Anxiety Disorders


Anxiety disorders are treatable, and most disorders can be treated with medication or psychotherapy. For some people, a combination of medication and psychotherapy may be the best treatment approach. Treatment choices depend on the type of disorder, the person’s preference, and the expertise of the doctor.

(Watch the video to learn more about treatments for anxiety disorders. To enlarge the video, click the brackets in the lower right-hand corner. To reduce the video, press the Escape (Esc) button on your keyboard.)

Who Can Prescribe Medication

Medication typically must be prescribed by a doctor. A psychiatrist is a doctor who specializes in mental disorders. Many psychiatrists offer psychotherapy themselves or work as a team with psychologists, social workers, or counselors who provide psychotherapy.

Types of Medications

The main medications used for anxiety disorders are antidepressants, anti-anxiety drugs, and beta-blockers. Medication does not necessarily cure anxiety disorders, but it often reduces the symptoms. Be aware that some medications are effective only if they are taken regularly and that symptoms may recur if the medication is stopped.

(Please note that any information on this website regarding medications for anxiety disorders is provided for educational purposes only and may be outdated. Information about medications changes frequently.)

Choosing Medications

Choosing the right medication, medication dose, and treatment plan should be based on a person's individual needs and medical situation, and done under an expert’s care. Only an expert clinician can help you decide whether the medicine’s ability to help is worth the risk of a side effect. Your doctor may try several medicines before finding the right one.

You and your doctor should discuss the following.

  • How well medicines are working or might work to improve your symptoms.
  • Benefits and side effects of each medicine.
  • Risk for a serious side effects based on your medical history.
  • How likely the medicines will require lifestyle changes.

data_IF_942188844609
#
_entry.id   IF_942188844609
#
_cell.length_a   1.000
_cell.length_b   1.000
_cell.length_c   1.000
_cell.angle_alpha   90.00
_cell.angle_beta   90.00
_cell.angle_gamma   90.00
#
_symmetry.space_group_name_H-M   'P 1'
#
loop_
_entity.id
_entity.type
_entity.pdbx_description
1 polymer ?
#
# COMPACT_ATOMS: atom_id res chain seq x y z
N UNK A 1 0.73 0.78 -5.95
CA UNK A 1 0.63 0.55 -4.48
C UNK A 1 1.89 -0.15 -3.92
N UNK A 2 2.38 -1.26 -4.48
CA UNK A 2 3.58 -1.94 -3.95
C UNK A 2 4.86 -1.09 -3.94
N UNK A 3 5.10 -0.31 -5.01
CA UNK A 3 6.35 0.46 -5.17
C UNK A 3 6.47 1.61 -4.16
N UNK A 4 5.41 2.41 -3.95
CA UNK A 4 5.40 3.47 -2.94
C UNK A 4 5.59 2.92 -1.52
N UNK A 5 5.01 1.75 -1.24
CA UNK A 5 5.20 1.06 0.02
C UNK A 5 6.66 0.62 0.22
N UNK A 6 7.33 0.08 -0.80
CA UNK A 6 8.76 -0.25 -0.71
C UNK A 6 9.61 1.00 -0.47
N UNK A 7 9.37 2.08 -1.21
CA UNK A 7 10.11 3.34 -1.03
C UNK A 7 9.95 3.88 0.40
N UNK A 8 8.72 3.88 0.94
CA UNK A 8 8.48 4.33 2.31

• Costs of each medicine.
  • Other alternative therapies, medicines, vitamins, and supplements you are taking and how these may affect your treatment.
  • How the medication should be stopped. Some drugs can’t be stopped abruptly but must be tapered off slowly under a doctor’s supervision.

Get More Information

For more information on medications, see Mental Health Medications from the National Institute of Mental Health.

For the latest information on warnings, patient medication guides, or newly approved medications, visit the Food and Drug Administration (FDA) website.

Learn more about treatments for generalized anxiety disorder (GAD).

Learn more about treatments for panic disorder.

Learn more about treatments for social phobia.

Health Insurance Coverage

Most insurance plans, including health maintenance organizations (HMOs), will cover treatment for anxiety disorders. Check with your insurance company and find out. If you don’t have insurance, the Health and Human Services division of your county government may offer mental health care at a public mental health center that charges people according to how much they are able to pay. If you are on public assistance, you may be able to get care through your state Medicaid plan.

To learn about more mental health resources, see Help for Mental Illness, from the National Institute of Mental Health at NIH.